Objectives: Day of surgery cancellations inconvenience patients and waste resources. Herein, we report the results of a one-year review of day of surgery cancellations. The primary outcome was percent same day cancellations. Secondary measures included avoidable versus unavoidable cancellations and patient versus hospital related cancellations. Patients and Methods: Cancelled cases were recorded in real time and then retrospectively reviewed. Monthly and at the end of the study period, the authors reviewed all day of surgery cancelled cases to confirm the reason for cancellation and to judge the event as avoidable or unavoidable. Results: 238/12176 (1.96%) were cancelled on the day of surgery. In six cases, no explanatory documentation could be found. Therefore, 232 cases were available for analysis. One-hundred nine cases were judged to be avoidable cancellations versus 123 that were judged unavoidable. Of the avoidable cancellations, 85% were hospital related versus 15% that were patient related causes. Of the avoidable, hospital related cancellations, the most common event were cases that were cancelled but not communicated. The greatest numbers of cancellations were deemed unavoidable and patient related. Conclusions: A cancellation rate of less than 2% is achievable. Advanced verification of complete surgical and medical evaluations may minimize this event.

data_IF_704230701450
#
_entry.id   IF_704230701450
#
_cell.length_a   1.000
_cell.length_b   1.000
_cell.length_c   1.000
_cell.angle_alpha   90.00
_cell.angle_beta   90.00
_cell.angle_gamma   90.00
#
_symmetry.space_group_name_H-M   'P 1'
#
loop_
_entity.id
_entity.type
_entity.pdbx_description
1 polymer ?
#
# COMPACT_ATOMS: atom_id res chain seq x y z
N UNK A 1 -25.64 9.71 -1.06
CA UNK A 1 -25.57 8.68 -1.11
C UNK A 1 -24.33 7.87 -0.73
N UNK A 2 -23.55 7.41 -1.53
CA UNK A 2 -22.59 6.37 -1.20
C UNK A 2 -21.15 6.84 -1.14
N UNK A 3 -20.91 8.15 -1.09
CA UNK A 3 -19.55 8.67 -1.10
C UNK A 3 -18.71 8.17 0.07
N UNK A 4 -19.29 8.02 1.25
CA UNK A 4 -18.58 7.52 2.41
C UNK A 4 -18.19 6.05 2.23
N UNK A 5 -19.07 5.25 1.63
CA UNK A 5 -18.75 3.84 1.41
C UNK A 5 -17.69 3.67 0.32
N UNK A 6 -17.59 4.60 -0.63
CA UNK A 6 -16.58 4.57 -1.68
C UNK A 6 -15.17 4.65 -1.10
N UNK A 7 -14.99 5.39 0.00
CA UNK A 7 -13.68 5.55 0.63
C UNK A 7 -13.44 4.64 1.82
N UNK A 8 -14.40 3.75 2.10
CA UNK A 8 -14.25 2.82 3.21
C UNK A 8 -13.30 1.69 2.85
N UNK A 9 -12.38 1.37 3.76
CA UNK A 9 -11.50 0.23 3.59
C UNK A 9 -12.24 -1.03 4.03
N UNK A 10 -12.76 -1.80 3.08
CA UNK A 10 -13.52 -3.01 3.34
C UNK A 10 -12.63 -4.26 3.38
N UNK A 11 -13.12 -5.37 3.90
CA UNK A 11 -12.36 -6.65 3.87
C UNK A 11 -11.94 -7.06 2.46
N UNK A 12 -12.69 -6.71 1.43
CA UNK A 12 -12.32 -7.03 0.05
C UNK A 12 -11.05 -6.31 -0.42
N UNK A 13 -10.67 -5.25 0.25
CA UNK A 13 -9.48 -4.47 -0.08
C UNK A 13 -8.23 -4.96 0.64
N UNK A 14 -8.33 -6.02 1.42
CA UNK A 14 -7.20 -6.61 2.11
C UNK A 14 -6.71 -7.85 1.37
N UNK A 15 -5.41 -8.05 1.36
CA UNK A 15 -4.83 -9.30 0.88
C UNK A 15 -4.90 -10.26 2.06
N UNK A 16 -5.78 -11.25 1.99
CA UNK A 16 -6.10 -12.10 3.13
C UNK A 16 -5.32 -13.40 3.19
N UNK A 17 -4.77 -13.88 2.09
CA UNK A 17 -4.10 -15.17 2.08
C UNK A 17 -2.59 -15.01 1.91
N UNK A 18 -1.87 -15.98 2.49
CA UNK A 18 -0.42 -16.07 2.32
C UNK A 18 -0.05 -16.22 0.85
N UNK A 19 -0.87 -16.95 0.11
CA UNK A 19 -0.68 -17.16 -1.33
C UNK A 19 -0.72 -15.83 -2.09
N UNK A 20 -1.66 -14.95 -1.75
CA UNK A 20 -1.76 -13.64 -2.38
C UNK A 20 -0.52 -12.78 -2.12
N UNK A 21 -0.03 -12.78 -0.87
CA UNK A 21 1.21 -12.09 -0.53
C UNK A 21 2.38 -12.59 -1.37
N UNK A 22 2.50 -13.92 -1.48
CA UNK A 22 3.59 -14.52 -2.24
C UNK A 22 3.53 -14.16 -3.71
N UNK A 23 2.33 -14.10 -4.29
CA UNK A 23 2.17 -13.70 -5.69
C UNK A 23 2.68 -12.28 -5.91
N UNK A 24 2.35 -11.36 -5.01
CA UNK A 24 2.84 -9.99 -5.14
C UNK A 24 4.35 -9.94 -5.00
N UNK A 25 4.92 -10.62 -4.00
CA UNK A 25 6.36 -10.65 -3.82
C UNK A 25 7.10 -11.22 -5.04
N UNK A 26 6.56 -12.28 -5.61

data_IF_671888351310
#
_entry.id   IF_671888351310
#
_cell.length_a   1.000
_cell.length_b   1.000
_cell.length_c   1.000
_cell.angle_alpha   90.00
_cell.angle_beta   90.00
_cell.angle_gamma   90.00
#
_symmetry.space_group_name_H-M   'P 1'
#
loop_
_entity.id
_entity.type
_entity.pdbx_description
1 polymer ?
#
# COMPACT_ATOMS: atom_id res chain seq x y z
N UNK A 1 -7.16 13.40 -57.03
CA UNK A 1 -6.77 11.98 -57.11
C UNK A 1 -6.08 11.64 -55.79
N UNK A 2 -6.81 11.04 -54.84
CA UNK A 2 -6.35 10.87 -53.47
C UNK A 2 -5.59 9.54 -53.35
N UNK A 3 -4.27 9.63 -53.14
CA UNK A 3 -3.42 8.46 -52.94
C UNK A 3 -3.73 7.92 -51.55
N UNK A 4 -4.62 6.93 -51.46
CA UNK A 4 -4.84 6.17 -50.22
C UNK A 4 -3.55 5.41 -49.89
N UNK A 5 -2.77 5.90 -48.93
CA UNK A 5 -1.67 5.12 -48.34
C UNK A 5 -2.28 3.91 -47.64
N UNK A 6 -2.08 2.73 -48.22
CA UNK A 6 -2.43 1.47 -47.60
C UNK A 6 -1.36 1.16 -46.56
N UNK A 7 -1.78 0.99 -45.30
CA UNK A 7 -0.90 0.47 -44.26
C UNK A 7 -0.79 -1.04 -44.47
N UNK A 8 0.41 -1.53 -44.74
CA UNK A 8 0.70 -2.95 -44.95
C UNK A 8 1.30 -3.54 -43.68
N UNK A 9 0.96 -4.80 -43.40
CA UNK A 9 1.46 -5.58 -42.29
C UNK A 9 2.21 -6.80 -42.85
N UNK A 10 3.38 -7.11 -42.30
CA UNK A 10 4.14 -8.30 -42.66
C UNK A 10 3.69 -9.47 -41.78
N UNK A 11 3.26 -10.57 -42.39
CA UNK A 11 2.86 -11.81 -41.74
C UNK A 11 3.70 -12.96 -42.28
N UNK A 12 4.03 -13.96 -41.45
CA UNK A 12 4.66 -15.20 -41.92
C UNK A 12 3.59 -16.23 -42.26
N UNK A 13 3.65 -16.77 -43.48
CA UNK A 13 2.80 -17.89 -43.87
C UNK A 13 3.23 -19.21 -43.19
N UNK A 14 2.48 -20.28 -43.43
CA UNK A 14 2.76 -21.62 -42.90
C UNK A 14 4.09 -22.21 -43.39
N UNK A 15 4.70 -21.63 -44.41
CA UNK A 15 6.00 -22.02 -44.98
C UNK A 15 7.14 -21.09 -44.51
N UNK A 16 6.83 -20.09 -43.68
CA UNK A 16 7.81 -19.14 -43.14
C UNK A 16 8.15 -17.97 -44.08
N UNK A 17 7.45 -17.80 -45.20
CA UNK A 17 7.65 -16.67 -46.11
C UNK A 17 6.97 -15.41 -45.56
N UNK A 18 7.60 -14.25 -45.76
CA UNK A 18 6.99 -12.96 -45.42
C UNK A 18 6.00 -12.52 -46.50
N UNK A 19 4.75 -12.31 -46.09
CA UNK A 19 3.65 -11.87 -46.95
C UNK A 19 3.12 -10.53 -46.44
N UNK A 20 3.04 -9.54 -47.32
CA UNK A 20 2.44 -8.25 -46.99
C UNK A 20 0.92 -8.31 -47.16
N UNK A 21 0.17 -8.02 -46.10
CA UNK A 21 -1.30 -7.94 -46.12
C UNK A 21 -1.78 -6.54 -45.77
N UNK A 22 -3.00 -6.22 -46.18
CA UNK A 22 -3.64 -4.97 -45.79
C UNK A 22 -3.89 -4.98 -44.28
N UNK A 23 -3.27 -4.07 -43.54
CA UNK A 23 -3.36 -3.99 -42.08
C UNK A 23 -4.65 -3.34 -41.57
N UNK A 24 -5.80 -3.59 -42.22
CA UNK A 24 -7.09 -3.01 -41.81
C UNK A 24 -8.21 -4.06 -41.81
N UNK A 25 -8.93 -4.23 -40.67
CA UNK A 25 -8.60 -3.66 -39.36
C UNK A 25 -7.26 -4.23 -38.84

|Original language||English (US)|
|Journal||Journal of Anesthesia and Clinical Research|
|State||Published - Dec 2010|
- Perioperative care
ASJC Scopus subject areas
- Anesthesiology and Pain Medicine